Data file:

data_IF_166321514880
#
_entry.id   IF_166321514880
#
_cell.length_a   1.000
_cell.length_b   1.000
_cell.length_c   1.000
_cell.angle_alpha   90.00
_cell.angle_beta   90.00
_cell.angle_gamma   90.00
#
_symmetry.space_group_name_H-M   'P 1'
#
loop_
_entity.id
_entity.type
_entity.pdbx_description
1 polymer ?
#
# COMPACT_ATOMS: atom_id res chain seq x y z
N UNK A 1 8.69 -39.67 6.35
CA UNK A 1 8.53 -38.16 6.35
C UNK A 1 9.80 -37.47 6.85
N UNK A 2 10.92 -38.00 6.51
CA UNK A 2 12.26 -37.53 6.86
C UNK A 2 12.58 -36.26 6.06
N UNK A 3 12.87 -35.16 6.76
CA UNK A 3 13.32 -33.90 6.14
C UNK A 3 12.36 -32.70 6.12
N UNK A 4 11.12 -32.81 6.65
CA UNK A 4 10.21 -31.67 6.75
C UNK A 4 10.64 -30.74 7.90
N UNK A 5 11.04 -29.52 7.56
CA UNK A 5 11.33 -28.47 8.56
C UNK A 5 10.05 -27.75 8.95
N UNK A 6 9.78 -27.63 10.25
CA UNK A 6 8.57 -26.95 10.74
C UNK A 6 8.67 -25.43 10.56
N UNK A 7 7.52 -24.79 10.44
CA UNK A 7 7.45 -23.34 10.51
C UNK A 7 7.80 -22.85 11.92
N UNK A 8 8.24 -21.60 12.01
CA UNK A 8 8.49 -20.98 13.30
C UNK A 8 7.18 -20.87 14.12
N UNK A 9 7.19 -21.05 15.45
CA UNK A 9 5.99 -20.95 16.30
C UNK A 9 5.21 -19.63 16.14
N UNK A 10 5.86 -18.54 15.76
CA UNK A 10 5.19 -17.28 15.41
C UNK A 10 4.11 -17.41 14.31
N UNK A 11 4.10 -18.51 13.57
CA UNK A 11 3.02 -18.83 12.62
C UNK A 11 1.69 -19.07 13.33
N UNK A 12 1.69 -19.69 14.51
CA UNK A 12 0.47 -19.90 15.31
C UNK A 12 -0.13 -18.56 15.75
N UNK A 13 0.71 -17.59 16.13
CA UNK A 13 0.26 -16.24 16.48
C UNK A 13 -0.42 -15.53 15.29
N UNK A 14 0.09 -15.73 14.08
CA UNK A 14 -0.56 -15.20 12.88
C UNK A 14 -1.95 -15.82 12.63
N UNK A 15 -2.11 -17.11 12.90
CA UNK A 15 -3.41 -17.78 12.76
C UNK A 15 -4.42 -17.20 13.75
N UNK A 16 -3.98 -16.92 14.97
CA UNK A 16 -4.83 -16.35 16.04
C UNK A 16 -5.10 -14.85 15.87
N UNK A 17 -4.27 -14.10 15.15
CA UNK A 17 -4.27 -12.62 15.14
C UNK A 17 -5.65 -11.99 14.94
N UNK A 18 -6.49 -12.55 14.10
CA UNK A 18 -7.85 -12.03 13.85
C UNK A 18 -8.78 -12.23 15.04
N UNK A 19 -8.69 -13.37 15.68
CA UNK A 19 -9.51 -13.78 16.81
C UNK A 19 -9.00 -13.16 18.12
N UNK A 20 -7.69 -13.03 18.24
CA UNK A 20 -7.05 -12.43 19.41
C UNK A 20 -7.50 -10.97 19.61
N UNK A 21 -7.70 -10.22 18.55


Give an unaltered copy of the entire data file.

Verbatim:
data_IF_166321514880
#
_entry.id   IF_166321514880
#
_cell.length_a   1.000
_cell.length_b   1.000
_cell.length_c   1.000
_cell.angle_alpha   90.00
_cell.angle_beta   90.00
_cell.angle_gamma   90.00
#
_symmetry.space_group_name_H-M   'P 1'
#
loop_
_entity.id
_entity.type
_entity.pdbx_description
1 polymer ?
#
# COMPACT_ATOMS: atom_id res chain seq x y z
N UNK A 1 8.69 -39.67 6.35
CA UNK A 1 8.53 -38.16 6.35
C UNK A 1 9.80 -37.47 6.85
N UNK A 2 10.92 -38.00 6.51
CA UNK A 2 12.26 -37.53 6.86
C UNK A 2 12.58 -36.26 6.06
N UNK A 3 12.87 -35.16 6.76
CA UNK A 3 13.32 -33.90 6.14
C UNK A 3 12.36 -32.70 6.12
N UNK A 4 11.12 -32.81 6.65
CA UNK A 4 10.21 -31.67 6.75
C UNK A 4 10.64 -30.74 7.90
N UNK A 5 11.04 -29.52 7.56
CA UNK A 5 11.33 -28.47 8.56
C UNK A 5 10.05 -27.75 8.95
N UNK A 6 9.78 -27.63 10.25
CA UNK A 6 8.57 -26.95 10.74
C UNK A 6 8.67 -25.43 10.56
N UNK A 7 7.52 -24.79 10.44
CA UNK A 7 7.45 -23.34 10.51
C UNK A 7 7.80 -22.85 11.92
N UNK A 8 8.24 -21.60 12.01
CA UNK A 8 8.49 -20.98 13.30
C UNK A 8 7.18 -20.87 14.12
N UNK A 9 7.19 -21.05 15.45
CA UNK A 9 5.99 -20.95 16.30
C UNK A 9 5.21 -19.63 16.14
N UNK A 10 5.86 -18.54 15.76
CA UNK A 10 5.19 -17.28 15.41
C UNK A 10 4.11 -17.41 14.31
N UNK A 11 4.10 -18.51 13.57
CA UNK A 11 3.02 -18.83 12.62
C UNK A 11 1.69 -19.07 13.33
N UNK A 12 1.69 -19.69 14.51
CA UNK A 12 0.47 -19.90 15.31
C UNK A 12 -0.13 -18.56 15.75
N UNK A 13 0.71 -17.59 16.13
CA UNK A 13 0.26 -16.24 16.48
C UNK A 13 -0.42 -15.53 15.29
N UNK A 14 0.09 -15.73 14.08
CA UNK A 14 -0.56 -15.20 12.88
C UNK A 14 -1.95 -15.82 12.63
N UNK A 15 -2.11 -17.11 12.90
CA UNK A 15 -3.41 -17.78 12.76
C UNK A 15 -4.42 -17.20 13.75
N UNK A 16 -3.98 -16.92 14.97
CA UNK A 16 -4.83 -16.35 16.04
C UNK A 16 -5.10 -14.85 15.87
N UNK A 17 -4.27 -14.10 15.15
CA UNK A 17 -4.27 -12.62 15.14
C UNK A 17 -5.65 -11.99 14.94
N UNK A 18 -6.49 -12.55 14.10
CA UNK A 18 -7.85 -12.03 13.85
C UNK A 18 -8.78 -12.23 15.04
N UNK A 19 -8.69 -13.37 15.68
CA UNK A 19 -9.51 -13.78 16.81
C UNK A 19 -9.00 -13.16 18.12
N UNK A 20 -7.69 -13.03 18.24
CA UNK A 20 -7.05 -12.43 19.41
C UNK A 20 -7.50 -10.97 19.61
N UNK A 21 -7.70 -10.22 18.55